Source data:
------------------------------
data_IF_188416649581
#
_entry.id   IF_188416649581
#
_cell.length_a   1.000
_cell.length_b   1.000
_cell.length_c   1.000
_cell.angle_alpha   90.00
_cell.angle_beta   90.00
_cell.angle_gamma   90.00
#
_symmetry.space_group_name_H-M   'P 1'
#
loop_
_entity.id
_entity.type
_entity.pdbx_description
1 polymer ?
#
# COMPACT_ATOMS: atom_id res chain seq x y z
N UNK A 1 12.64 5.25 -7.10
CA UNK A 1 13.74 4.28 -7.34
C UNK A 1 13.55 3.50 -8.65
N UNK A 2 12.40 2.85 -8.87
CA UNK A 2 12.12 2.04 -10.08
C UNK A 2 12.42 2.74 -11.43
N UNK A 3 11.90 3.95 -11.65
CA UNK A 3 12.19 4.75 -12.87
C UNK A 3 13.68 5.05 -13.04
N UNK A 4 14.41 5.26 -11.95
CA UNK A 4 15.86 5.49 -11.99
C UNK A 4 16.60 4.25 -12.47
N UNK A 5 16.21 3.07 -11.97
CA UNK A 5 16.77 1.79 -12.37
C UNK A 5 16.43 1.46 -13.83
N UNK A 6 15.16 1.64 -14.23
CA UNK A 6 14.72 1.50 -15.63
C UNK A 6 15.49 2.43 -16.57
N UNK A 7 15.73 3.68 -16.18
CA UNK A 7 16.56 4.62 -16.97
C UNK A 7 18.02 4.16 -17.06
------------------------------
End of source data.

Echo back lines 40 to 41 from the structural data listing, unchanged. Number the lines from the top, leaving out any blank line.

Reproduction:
CA UNK A 7 16.56 4.62 -16.97
C UNK A 7 18.02 4.16 -17.06